Borders takes gloves off in mayor's race

On the day she officially became a candidate for mayor, a new Lisa Borders emerged.

She calls it the “Velvet Hammer,” and brought it out in response to what she says has been favorable coverage of her chief rival Mary Norwood.

“The gloves are off because I’m fed up,” Borders said. “I have had enough of being nice. I am tired of people characterizing me. I am tired of people sharing misinformation.”

Tuesday was a big day for Borders as she officially accepted the endorsement of the International Brotherhood of Police Officers and wrote a $4,425 check to register for the race. It comes at a time when her campaign was seemingly at a crossroads.

Empowered by the key endorsement and her official start of the race, the calm, measured Borders — a product of her business pedigree — was gone. In her place was a fiery Borders who has changed the tenor of her race to go after Norwood.

On Tuesday, she wasn’t angry, but forceful and direct. Borders said Norwood has neglected her duties as a councilwoman to run for mayor. She specifically cites Norwood’s “no” vote on a tax increase that ultimately ended employee furloughs. The budget passed 8-7.

“You’ve asked me what I would do as mayor if a city employee wasn’t performing? And I have responded that I would fire that person. Unfortunately, in this situation, I can’t fire [Norwood],” said Borders. “So I’m asking voters to fire her, not to promote her [to the office of Mayor]. ”

Norwood called Borders’ comments an unfounded political attack.

“If she thinks that the administration has been giving out good, accurate and up-to-date financial information during the time she has been president of council, she hasn’t been paying attention,” Norwood said. “We demonstrably didn’t know how much money the city really had and how much money the city really owed ... just like we don’t know now. Our finances are a mess, and the voters expect the next mayor to come in and fix it, not to try to disguise the problem.”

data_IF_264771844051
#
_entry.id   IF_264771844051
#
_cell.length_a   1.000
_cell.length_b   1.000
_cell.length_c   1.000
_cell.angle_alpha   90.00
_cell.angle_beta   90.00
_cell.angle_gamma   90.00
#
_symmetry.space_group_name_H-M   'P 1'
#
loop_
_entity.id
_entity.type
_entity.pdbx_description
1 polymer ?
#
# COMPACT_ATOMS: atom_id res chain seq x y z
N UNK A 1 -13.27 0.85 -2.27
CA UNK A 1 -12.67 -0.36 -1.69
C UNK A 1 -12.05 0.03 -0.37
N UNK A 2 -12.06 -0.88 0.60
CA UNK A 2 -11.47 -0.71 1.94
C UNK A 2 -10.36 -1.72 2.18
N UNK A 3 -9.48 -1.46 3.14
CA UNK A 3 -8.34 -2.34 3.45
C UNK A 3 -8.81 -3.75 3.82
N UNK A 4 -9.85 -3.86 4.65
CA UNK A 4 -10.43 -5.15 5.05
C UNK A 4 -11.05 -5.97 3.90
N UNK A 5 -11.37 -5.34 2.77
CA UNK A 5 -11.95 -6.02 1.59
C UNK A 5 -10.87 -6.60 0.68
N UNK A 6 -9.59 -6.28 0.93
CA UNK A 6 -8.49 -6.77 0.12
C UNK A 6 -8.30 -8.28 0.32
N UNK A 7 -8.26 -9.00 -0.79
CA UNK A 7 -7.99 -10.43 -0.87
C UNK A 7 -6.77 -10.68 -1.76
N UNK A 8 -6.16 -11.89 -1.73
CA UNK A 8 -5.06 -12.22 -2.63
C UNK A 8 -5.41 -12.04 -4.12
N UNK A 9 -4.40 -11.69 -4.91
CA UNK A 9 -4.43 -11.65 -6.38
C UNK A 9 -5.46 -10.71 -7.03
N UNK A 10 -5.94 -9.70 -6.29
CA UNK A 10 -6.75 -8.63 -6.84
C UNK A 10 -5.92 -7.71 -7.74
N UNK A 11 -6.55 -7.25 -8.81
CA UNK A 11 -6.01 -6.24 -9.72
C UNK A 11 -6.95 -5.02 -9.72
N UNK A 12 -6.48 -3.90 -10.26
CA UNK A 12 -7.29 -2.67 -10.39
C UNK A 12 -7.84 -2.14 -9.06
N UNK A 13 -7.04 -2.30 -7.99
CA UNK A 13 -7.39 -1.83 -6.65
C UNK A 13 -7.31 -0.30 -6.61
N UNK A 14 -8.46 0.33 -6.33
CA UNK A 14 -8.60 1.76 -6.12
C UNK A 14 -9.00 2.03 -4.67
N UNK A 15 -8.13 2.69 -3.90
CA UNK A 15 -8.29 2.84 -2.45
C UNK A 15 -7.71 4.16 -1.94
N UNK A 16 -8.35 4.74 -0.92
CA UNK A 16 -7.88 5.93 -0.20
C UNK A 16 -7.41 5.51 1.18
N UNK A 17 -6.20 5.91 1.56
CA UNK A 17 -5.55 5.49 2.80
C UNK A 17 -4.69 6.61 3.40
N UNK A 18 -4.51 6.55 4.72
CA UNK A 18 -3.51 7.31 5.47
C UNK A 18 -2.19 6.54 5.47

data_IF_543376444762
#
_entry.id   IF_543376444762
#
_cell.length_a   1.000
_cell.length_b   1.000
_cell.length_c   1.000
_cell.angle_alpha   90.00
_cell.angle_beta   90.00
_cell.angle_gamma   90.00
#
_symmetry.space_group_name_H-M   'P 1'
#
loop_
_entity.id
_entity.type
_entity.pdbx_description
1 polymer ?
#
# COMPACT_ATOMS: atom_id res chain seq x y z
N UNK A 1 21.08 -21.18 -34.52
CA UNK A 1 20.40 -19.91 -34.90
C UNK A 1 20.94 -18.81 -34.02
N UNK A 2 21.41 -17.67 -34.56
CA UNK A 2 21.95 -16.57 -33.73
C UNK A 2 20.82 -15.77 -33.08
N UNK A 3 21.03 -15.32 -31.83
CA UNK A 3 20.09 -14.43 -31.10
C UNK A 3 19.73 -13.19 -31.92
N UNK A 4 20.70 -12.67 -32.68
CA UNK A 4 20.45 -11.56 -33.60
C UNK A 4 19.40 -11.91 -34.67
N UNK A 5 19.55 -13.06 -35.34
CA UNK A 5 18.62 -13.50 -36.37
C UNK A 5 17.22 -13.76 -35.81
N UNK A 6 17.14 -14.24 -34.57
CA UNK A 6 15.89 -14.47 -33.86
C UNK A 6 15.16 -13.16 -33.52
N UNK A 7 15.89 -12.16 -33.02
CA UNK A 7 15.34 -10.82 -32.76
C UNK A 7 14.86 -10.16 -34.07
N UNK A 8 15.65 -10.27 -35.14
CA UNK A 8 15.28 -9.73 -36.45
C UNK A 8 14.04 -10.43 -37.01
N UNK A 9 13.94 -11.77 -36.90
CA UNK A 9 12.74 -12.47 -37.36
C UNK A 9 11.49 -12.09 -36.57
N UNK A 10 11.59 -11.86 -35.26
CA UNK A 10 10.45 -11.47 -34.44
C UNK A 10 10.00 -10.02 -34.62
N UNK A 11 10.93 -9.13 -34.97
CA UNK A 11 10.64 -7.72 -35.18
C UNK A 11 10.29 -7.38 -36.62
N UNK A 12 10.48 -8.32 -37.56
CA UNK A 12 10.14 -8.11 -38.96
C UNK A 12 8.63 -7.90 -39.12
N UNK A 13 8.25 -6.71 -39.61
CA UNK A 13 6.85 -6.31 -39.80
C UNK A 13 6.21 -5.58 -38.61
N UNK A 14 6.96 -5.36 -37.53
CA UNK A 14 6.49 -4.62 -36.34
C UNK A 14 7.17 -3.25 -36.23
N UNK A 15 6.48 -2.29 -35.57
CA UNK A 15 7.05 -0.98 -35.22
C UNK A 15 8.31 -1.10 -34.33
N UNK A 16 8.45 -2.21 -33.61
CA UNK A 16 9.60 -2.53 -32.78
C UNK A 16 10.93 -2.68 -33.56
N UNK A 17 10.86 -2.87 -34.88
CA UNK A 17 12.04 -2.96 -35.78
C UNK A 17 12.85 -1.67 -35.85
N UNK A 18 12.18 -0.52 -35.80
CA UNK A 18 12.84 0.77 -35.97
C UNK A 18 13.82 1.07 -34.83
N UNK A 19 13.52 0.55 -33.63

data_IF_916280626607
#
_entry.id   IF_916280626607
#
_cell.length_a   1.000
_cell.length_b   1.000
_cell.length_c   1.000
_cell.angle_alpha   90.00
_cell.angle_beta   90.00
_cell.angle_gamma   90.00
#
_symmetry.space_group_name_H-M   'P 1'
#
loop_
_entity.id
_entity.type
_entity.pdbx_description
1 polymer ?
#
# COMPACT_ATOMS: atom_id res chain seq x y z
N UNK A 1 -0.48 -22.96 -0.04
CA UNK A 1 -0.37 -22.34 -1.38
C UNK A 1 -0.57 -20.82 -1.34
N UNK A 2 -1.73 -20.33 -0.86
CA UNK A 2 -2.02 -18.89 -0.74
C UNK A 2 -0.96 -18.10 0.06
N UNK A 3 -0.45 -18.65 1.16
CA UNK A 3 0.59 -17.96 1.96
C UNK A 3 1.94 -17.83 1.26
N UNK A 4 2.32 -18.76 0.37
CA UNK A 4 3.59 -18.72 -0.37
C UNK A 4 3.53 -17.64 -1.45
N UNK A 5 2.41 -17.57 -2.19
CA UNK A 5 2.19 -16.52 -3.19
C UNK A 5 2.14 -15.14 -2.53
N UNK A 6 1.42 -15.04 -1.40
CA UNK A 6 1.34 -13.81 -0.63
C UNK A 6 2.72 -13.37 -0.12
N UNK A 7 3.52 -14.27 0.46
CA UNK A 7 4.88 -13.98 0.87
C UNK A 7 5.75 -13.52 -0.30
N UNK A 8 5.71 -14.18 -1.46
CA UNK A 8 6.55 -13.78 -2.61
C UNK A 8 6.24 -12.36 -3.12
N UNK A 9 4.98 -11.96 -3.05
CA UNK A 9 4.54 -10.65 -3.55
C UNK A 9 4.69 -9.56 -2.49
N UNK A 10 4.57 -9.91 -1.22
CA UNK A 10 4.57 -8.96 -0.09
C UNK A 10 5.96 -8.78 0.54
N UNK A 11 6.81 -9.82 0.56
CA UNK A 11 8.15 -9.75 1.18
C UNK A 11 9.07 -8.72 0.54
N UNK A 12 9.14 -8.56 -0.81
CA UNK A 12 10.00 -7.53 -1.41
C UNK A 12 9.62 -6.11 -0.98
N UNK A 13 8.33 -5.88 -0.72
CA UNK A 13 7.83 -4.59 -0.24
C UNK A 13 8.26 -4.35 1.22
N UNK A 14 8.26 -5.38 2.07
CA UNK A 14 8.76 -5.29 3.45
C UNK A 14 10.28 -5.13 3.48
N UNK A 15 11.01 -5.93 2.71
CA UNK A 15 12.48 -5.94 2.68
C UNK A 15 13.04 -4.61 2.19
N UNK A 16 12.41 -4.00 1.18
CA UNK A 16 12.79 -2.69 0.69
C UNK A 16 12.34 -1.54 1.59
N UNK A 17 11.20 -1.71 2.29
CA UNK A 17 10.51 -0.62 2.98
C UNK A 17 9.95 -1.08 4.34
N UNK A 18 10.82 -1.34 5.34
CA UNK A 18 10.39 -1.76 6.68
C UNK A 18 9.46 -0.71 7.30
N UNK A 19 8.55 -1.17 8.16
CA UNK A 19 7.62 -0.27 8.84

Borders is trying to rebound from a tough week.

A memo surfaced last week calling for the election of a black mayor and implying the endorsement of Borders, who quickly denounced it as racist. The memo was also seen as an attack on Norwood. And while Borders has been holding second behind Norwood in the polls, Sen. Kasim Reed (D-Atlanta) released data showing that he is gaining on her. The poll — conducted by Cornel Belcher, one of the few black pollsters in Washington, who also worked on the Obama campaign — showed while Reed is still in third place, he trails Borders by only three points.

“The race is much tighter and closer than has been previously reported and these numbers reflect that,” said Reese McCranie, Reed’s deputy communications director. “Sen. Reed and Borders are in a statistical tie.”

Insider Advantage polls have continued to place Reed in the single digits and show stronger numbers for Borders. Borders brushed off the data.

“I am focused on winning,” she said. “I am not looking at what anybody behind me is doing. I am not looking backward. Period.”